The battery voltage varied from near discharged on load at 175 volts to end of charge at 345 volts. This applies to all diesel-electric submarines and constant voltage during charging for lighting etc has in the past has been supplied by various methods, with basic motor-generators becoming more common after WWII.

Modern power electronic systems are available for duties like this and likely used in the very latest submarines.

The 345 volts is associated with the high end of the gassing part of battery charging cycle and was not likely to be reached in practice in the Royal Navy, at least, after about 1953. There are some notes on this subject here.


Lacking speed trial data, the simple calculations in Appendix B give a good approximation of the submerged speeds/power achieved by the two basic Guppy conversions when the batteries were switched in the Series connection. The results are listed below. The half hour rate and one hour rate shown are the maximum for the two speed ranges used in the Series connection.

For the more normal speeds below these ranges, the original parallel connection (Fig 4) would be used, see Appendix E.

For a given voltage applied to the motors, speed adjustments could be made by the shunt field regulator within the speed range up to maximum armature current.

Calculated Results from Appendix B

GIA/GIIA - 14.5 knots at the half hour battery discharge rate, propulsion power 4345 shp
GIA/GIIA - 13.1 knots at the one hour battery discharge rate, propulsion power 3213 shp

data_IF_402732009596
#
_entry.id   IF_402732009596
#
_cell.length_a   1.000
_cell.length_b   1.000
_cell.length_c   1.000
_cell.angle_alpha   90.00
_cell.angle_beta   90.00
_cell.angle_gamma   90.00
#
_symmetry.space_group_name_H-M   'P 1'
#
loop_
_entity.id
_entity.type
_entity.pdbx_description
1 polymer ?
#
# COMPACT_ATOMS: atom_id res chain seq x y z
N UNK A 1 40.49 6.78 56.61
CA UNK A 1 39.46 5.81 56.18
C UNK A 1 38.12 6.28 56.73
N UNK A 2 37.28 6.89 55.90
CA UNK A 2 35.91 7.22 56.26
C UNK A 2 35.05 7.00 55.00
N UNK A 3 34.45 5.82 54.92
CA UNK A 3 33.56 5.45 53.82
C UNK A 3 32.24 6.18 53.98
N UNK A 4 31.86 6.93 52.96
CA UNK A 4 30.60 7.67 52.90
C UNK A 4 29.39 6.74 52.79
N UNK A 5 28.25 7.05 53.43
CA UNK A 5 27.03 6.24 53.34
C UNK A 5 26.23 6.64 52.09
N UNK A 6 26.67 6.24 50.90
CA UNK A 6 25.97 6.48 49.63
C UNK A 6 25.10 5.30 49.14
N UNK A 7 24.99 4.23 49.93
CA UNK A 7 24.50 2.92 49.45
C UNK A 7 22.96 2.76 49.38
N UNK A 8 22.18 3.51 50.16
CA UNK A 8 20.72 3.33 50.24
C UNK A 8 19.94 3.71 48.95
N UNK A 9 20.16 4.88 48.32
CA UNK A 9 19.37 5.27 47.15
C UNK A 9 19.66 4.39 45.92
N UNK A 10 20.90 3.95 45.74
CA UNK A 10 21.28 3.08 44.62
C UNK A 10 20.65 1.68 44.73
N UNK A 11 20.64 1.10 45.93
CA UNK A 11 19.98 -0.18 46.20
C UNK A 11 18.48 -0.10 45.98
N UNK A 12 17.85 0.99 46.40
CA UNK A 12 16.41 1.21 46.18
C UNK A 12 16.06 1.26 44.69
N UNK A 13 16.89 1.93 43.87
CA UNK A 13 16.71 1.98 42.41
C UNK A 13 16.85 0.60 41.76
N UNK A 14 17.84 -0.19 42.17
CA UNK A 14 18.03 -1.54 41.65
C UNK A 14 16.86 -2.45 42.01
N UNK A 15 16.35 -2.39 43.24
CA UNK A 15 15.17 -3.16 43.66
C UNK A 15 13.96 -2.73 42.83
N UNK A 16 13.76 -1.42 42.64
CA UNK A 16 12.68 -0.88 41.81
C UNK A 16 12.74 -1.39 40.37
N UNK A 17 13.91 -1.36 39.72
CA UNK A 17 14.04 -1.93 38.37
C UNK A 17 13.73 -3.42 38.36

GII - - 16.0 knots at the half hour battery discharge rate, propulsion power 6100 shp
GII - - 14.25 knots at the one hour battery discharge rate, propulsion power 4306 shp

The maximum speeds for each conversion are close to those stated by Alden. From these figures it can be taken that the streamlined "drag" of the GIA/GIIA and the GII was similar, as anticipated. However note Rik Nilsson's comments Appendix E

Lacking US Navy Guppy speed trial data, the official speed trial figures of 1952 for the first British fast streamlined submarine Taciturn give confidence that the results calculated in Appendix B are reasonably accurate.

Speed trial at 90 feet. Endurance 34 minutes. 5754 shp, 15 knots.

Speed trial at PD Endurance 33 minutes. 5718 shp, 13.7 knots.

Submerged displacement of the Taciturn was 1,680 tons compared to the Guppy with 2400 tons. Appendix F for more Taciturn detail and the then new Porpoise Class that had some similarity to the GII submarine and the Tang class.

The rather better Guppy speed performance figures, as stated by ALDEN, can perhaps be explained by a more streamlined double hull of less drag than the streamlined saddle tank Taciturn.

It might also have been a matter of screw efficiency. At maximum surface speed the shaft rpm of the Fleet Submarine was 282, while the Taciturn was 450 rpm We can also assume that the high submerged speed of the Guppy II was achieved with motors and screws operating at about the same rpm achieved in the original submarine for surface operation, whereas the Taciturn screws were rotating 31% faster than maximum surface speed.However these are the speculations of an interested amateur in what is a specialised field and should be treated with reservation.